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Building a Scratch Pad with Cocoa


Today we continue learning about Cocoa graphics with a look at how NSView objects can respond to mouse and keyboard events. This is useful for letting users interact with objects onscreen and can be used in drawing applications.

This discussion will center around two important Application Kit classes -- NSEvent and NSResponder -- and how they work together to form the backbone of the Application Kit's event-handling system. To illustrate these principles, we'll build a simple scratch-pad application that allows us to scribble lines in a window using the mouse.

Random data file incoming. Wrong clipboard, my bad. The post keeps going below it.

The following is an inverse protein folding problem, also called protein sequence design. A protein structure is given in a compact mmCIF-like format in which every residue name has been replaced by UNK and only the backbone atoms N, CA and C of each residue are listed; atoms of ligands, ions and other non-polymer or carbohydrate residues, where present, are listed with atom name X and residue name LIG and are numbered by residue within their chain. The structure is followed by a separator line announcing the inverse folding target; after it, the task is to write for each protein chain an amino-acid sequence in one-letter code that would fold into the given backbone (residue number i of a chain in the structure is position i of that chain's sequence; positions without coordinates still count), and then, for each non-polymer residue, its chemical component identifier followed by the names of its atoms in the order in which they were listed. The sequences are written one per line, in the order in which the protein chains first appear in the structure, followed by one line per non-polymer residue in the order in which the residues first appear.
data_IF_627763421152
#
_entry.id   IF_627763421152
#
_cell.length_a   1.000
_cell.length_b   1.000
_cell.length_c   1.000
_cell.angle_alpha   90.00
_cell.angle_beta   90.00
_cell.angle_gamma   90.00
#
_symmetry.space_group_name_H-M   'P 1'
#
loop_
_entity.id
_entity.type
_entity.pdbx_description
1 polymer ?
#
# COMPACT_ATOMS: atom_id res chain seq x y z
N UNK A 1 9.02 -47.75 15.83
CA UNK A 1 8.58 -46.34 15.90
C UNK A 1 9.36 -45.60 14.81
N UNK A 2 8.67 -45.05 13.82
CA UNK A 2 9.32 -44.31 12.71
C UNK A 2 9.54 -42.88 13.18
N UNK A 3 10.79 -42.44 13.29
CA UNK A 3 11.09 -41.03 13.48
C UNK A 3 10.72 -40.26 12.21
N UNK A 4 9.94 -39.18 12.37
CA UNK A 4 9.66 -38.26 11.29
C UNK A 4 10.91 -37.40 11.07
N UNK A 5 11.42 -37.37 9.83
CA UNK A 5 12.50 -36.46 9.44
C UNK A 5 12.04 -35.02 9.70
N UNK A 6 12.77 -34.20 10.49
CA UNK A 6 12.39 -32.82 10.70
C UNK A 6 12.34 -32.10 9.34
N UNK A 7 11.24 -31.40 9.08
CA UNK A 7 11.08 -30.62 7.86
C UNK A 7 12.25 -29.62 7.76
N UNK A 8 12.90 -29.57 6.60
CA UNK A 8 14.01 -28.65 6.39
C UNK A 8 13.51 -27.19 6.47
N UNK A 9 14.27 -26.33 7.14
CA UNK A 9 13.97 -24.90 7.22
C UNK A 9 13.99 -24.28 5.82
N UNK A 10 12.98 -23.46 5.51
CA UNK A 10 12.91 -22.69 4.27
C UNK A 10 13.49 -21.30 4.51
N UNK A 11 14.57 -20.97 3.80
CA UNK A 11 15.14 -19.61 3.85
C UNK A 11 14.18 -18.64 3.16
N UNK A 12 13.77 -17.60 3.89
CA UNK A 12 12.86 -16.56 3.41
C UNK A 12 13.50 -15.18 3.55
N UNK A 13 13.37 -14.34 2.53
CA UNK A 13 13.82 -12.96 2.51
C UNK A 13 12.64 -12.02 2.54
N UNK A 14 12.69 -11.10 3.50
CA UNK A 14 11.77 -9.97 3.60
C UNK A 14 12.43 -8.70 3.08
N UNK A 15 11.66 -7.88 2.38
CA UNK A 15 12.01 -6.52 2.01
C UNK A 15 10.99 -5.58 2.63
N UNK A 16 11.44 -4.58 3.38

The usual setup

Before getting into the meat of our discussion, let’s get the application framework set up. In Project Builder, create a new project called ScratchPad. Add to your project an Objective-C NSView subclass as we’ve done previously and name it PadView (and PadView.h). Now go into Interface Builder and import the import PadView.h into the nib file and assign it to a CustomView container as we’ve learned before. Now we're ready to roll.

Understanding NSResponder

The way Cocoa handles user-input events, such as mouse clicks and keystrokes, is through the class NSResponder. NSResponder is an abstract class, that is, a class that defines methods for its children to implement, but provides no implementation itself. As you know, the ability to respond to and handle user-input events is key to any operating system, and NSResponder plays an appropriately large role in the Application Kit.